Photographs, unless otherwise specified, by Robert Freidus. Formatting, perspective correction, and caption material by George P. Landow, with text by Jacqueline Banerjee. You may use these images without prior permission for any scholarly or educational purpose as long as you (1) credit the photographer and (2) link your document to this URL in a web document or cite the Victorian Web in a print one.

The formal gardens of Hestercombe House, with the house in the background. Photograph © Roger Cornfoot, originally posted on the Geograph website, and available for reuse under the Creative Commons Attribution-Share Alike 2.0 Licence.

Hestercombe Gardens in Cheddon Fitzpaine, Taunton, Somerset TA2 8LG, designed by architect Edwin Lutyens with planting schemes by Gertrude Jekyll, 1904-06. [Click on this image and those below to enlarge them.]

Hestercombe House is a Grade II* listed country house that dates from the sixteenth century. In 1873 it passed from the ownership of the Warre family to Edward Portman, 1st Viscount Portman. According to the house's listing text, Coplestone Warre Bamfylde (1720–91) had been a "gentleman architect." But the new owner quickly set about placing his own stamp on the house, enlarging it and covering or removing earlier modifications. His grandson, the Hon. Edward Portman, completed his work by commissioning Lutyens to update the landscaping of Bamfylde's Georgian gardens along Arts and Crafts lines. Working with Jekyll, Lutyens produced exceptional results. After a period of neglect and restoration, the Grade I listed Hestercombe Gardens, run by the private Hestercombe Gardens Trust, were opened to the public. The first visitors came though its reception centre, created from seventeenth-century farm buildings, in May 2005 (see the Trust's own website for more details).

Two views of the Great Plat behind the house, the one at right showing the stone-pillared pergola in the distance.

In 1904-08 Lutyens provided the "hard" landscaping — the layout — for the gardens to the south of the house, while Jekyll planned for the planting, successfully "enhancing, enriching and complementing his 'hard' landscaping and his intended views" ("Gertrude Jekyll and Hestercombe"). As the same source explains, the 125-foot square of the Great Plat, shown above, was to be the main feature. This is

a large, sunken garden with stone quadrant steps at each corner leading down into the garden. Geometric-shaped panels of lawn enclosed by stone flags extend diagonally across the garden from each corner, meeting at a central sundial. Beds are planted with gladioli and delphiniums. On either side of the lawns are stone-lined rills with three pairs of small circular pools planted around with white calla lilies. The pools are of varied depths to accommodate different water plant species. The rills discharge down small stepped cascades into tanks adorned with erigeron.

The long stone-flagged pergola, shown in the distance, was planted with roses and clematis, and encloses the Great Plat to the south, giving views both across the gardens to the house itself, and over the park beyond the pergola, into the lovely Somerset countryside. Lawrence Weaver explains that Lutyens took every advantage "of the natural disposition of the site," noting how the ground "fully and beautifully timbered, rises behind the house" (88), while falling away in front.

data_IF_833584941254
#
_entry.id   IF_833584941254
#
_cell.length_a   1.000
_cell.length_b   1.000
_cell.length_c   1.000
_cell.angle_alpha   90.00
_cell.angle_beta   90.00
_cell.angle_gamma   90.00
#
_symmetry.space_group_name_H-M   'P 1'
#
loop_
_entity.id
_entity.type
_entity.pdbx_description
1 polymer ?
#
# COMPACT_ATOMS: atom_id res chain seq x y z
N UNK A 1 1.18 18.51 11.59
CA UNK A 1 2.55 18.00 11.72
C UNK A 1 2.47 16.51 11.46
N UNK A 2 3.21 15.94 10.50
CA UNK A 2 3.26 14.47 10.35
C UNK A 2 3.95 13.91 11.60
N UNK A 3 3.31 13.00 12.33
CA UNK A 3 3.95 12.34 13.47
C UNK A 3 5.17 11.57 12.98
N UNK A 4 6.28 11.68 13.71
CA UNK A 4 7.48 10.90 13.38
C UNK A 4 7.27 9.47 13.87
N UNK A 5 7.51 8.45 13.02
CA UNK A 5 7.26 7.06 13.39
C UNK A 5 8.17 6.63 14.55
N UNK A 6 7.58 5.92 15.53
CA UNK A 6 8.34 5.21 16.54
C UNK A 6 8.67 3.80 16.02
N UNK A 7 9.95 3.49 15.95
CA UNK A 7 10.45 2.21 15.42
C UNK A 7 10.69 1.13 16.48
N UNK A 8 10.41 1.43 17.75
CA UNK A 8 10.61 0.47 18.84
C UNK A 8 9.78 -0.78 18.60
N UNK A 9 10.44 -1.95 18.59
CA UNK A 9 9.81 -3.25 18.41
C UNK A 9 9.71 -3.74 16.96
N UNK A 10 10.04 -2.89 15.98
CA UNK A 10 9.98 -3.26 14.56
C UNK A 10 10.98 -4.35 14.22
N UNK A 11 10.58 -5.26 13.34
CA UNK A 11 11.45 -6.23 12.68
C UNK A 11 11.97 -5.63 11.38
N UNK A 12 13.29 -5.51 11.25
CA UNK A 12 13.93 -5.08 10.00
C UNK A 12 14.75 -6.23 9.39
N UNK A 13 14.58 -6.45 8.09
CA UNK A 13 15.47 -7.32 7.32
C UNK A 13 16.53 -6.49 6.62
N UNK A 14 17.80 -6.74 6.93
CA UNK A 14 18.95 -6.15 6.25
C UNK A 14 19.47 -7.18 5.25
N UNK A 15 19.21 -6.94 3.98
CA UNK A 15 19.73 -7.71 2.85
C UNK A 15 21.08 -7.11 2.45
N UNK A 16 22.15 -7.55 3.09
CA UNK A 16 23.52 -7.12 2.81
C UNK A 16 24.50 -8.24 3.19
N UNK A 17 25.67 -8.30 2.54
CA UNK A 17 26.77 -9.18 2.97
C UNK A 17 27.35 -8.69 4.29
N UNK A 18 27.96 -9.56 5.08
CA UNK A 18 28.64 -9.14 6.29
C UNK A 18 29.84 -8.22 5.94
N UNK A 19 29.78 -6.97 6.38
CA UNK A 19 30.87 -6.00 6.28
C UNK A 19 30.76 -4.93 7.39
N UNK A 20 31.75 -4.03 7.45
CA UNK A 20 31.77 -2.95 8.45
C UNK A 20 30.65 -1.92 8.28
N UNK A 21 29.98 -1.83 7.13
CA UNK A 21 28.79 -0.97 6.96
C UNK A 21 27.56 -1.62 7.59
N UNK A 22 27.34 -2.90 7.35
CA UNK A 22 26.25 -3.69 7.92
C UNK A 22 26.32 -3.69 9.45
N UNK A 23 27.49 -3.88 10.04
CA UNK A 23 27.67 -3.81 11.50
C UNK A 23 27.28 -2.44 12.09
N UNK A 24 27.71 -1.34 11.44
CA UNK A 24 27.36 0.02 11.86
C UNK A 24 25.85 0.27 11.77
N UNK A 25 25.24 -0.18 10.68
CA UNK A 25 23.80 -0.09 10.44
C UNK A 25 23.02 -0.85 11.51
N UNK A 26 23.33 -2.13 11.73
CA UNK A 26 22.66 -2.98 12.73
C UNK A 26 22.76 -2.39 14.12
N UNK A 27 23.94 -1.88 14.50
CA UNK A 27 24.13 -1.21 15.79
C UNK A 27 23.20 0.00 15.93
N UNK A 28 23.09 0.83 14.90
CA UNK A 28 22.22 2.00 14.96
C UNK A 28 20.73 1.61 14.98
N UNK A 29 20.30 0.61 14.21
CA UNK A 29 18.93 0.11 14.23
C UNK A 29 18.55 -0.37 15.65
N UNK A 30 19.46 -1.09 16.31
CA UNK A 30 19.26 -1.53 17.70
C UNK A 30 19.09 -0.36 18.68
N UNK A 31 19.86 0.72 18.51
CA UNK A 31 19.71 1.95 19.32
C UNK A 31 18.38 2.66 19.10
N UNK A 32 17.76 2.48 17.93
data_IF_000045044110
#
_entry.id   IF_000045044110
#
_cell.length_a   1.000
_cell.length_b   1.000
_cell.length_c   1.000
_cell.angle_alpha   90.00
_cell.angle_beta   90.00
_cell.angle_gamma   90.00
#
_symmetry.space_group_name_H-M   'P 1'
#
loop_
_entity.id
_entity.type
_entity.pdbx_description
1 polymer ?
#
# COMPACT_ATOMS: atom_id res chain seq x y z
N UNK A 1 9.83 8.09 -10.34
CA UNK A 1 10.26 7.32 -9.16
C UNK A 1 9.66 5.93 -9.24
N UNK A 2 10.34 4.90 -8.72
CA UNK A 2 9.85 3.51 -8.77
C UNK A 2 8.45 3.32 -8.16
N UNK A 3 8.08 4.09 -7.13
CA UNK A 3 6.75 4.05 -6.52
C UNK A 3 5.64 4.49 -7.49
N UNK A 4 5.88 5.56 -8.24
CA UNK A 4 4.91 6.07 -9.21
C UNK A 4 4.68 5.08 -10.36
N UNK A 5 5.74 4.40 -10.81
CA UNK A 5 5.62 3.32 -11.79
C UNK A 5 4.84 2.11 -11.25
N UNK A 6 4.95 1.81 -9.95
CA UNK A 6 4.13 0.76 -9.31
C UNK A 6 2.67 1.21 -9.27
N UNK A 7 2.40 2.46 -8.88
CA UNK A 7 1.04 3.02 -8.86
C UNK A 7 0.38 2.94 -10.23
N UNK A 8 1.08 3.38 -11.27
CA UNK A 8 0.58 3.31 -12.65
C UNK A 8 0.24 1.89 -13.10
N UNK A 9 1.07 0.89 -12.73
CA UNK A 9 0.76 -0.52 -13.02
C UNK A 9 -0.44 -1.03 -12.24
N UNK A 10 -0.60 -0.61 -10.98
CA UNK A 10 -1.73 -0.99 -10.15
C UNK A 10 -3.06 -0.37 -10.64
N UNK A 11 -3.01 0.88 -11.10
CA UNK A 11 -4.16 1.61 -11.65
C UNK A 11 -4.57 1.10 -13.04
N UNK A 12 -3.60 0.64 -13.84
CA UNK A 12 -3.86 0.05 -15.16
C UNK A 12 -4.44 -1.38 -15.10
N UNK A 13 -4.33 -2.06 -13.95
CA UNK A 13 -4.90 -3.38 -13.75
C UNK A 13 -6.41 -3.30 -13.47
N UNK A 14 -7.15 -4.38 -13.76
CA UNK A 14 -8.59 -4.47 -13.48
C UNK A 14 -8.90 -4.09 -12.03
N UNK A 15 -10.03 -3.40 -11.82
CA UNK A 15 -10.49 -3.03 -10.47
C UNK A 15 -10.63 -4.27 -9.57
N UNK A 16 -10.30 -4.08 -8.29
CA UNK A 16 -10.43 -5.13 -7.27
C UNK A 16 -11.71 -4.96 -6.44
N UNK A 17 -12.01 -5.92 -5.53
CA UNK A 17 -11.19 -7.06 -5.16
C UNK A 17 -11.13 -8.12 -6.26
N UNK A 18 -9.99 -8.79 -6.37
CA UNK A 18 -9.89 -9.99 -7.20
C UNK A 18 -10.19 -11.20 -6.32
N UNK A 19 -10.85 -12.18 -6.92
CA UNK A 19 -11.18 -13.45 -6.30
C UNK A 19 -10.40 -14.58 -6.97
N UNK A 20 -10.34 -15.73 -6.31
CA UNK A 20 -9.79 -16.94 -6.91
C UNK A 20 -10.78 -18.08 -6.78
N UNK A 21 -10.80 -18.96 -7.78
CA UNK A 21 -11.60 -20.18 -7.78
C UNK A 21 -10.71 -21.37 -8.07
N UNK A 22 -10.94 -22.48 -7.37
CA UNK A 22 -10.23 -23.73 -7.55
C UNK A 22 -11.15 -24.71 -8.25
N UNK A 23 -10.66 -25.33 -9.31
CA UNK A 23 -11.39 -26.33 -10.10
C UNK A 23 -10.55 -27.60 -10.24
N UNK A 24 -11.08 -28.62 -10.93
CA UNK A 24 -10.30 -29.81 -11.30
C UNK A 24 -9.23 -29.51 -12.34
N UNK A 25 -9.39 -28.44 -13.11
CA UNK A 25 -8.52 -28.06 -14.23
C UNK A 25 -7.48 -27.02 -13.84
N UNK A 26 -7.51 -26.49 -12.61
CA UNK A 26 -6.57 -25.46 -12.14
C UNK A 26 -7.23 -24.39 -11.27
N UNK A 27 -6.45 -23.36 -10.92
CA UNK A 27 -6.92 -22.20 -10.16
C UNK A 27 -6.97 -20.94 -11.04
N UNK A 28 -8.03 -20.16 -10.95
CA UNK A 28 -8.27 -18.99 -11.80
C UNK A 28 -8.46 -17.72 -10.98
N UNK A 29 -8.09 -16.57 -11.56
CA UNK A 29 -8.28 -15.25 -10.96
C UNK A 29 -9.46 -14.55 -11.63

Left: Looking toward Hestercombe House across one of the geometric areas. (A view from the opposite direction appears in the line of images below.) Right: The raised terraces have brick and stone water channels.

Talking of the east garden, Richard Bisgrove says that the geometry of the layout shows Lutyens "at his most playful" (90). In this part, however, he is at his boldest. The complex water features make a vital and dramatic contribution to the scheme's success, and there is more than a touch of genius in the way the Great Plat is used to provide them:

There is a drop of about four feet from the old terrace to the rose garden, itself standing eight feet above the long water-terrace directly below, which is reached by a double flight of steps at the side. These two east and west water-gardens are identical in plan, and each begins with a little walled enclosure, on the south side of which the walls ramp down and leave the centre open.... The north end of each has a water-jet playing from the keystone of an arch into a round pool below. The overflows of the pools are carried down the centres of the water-gardens for one hundred and forty feet in canals ... filled with water plants, edged with paving-stones and ending in oblong tanks abutting on to the pergola which runs from end to end of the southern boundary of this garden. [Weaver 88-91]

Left to right: (a) A stone-lined channel leading water into a decorative pool. (b) Opposite view of the Great Plat. (c) A closer view of the decorative stone urn seen in the photo in the series directly above this one.

As Bisgrove says, the "marriage" between formality and informality here is a wonderful one (90). There is another kind of "marriage" too, as care has been taken in recent years to represent gardening through the three different centuries during which the gardens evolved. Still, it is undoubtedly the Edwardian landscaping provided by the dream team of Lutyens and Jekyll that makes the greatest impression.

Related Material


Bisgrove, Richard. The Gardens of Gertrude Jekyll. Pbk ed. Berkley: University of California Press, 2000.

"Gertrude Jekyll and Hestercombe." Historic England. Web. 25 October 2018.

Hestercombe: Paradise Regained. (the Hestercombe Trust's own website). Web. 25 October 2018.

Hestercombe House. Historic England. Web. 25 October 2018.

Weaver, Lawrence. Lutyens Houses and Gardens. London: Offices of Country Life, 1921 (first published 1913). Internet Archive. Contributed by the Getty Research Institute. Web. 25 October 2018.

Last modified 26 October 2018